Yesterday, a "senior US official" told a whole group of reporters - including journalists from the BBC, AP and Reuters by the looks of it - that both Al Qaeda leader Osama bin Laden and Taliban leader Mullah Omar were finding safe haven inside Pakistan. The BBC reports:
The US official, speaking on condition of anonymity in Washington, told reporters:The Pakistani government was quick to deny the allegations, saying that if the official was right "he would claim the bounty money, not speak to the media."
"There is no question that the iconic leaders of al-Qaeda - (Ayman al-)Zawahiri, Bin Laden... are in the tribal areas of Pakistan.
"We believe that the Taleban's shura (consultation) council leaders led by Mullah Omar reside in Quetta in Pakistan," he said.
However, this isn't the first time that such allegations have been made. The BBC notes that:
Last month, captured Taleban spokesman Muhammad Hanif made similar claims about Mullah Omar's whereabouts, which were rejected by Pakistan.So, indeed, have the Indian intelligence services, NATO commanders in Afghanistan and British MI6. The latter were even reported to have provided the address of the ISI safe house where Mullah Omar was staying in Quetta...and his cell-phone number. The Pakistani government has also made a disturbing habit of releasing captured Taliban bigwigs and of doing peace-deals with Taliban commanders in the regions bordering Afghanistan.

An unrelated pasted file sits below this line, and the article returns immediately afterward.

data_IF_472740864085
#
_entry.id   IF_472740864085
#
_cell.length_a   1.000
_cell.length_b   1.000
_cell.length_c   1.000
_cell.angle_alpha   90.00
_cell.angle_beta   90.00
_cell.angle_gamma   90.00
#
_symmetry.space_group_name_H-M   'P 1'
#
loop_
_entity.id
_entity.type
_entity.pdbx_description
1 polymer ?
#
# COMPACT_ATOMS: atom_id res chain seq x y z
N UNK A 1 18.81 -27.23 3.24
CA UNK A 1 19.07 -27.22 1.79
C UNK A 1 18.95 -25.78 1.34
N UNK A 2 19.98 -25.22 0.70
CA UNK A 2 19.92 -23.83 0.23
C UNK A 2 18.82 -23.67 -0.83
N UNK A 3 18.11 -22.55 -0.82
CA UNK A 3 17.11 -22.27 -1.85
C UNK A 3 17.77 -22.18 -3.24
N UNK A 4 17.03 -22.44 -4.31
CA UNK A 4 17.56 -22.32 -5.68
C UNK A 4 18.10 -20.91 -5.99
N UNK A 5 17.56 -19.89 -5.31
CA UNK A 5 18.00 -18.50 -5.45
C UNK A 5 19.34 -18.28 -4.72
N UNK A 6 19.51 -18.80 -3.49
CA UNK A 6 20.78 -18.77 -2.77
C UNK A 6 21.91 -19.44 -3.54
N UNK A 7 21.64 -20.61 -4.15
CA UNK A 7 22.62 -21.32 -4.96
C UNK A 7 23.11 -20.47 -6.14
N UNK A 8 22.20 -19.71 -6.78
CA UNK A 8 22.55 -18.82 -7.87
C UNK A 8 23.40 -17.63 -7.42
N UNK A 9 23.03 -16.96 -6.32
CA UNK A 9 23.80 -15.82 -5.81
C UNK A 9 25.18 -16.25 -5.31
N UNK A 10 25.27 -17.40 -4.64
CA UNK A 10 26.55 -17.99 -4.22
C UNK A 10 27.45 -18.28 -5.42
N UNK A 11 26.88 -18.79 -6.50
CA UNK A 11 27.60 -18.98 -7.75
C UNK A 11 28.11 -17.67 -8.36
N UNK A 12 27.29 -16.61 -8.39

Mr Hanif said Mullah Omar was protected by Pakistan's Inter-Services Intelligence agency.
Afghan President Hamid Karzai made similar allegations last year.
Despite all this, the US official - an obviously publicly-known figure who has managed to speak to a gathering of reporters without any of them leaking who he was - also said that the US continues to back Musharraf. According to Reuters:
"There are multiple sources of pressure and instability on Musharraf and the sense here has been what he really needs is a dependable partner to see him through this period and that's been sort of the strategic logic of supporting Musharraf," the U.S. official said.Kayani was previously commander of the self-same ISI intelligence agency that has been accused of sheltering Mullah Omar and which was instrumental in setting up the Taliban back in the early '90's.
Musharraf over time has "given us evidence that he is worth that kind of commitment both in terms of the degree to which his forces have taken on al Qaeda in particular, and the extent to which we think he's doing quite well, given the hand he was dealt."
The Bush administration had also been very impressed with Pakistani army chief General Ashfaq Kayani and considered him a "promising partner," the official said.
This may be astonishing naivete, it may be deliberate disregard for the objectives of the Bush administration's War on (Some) Terror - but it's far more likely to be a message to the Pakistani leadership that they must clean their ISI house or ultimately lose US support. The burning question if that is the case, however, will be "why did it take so long for the Bush administration to wake up and smell the coffee?"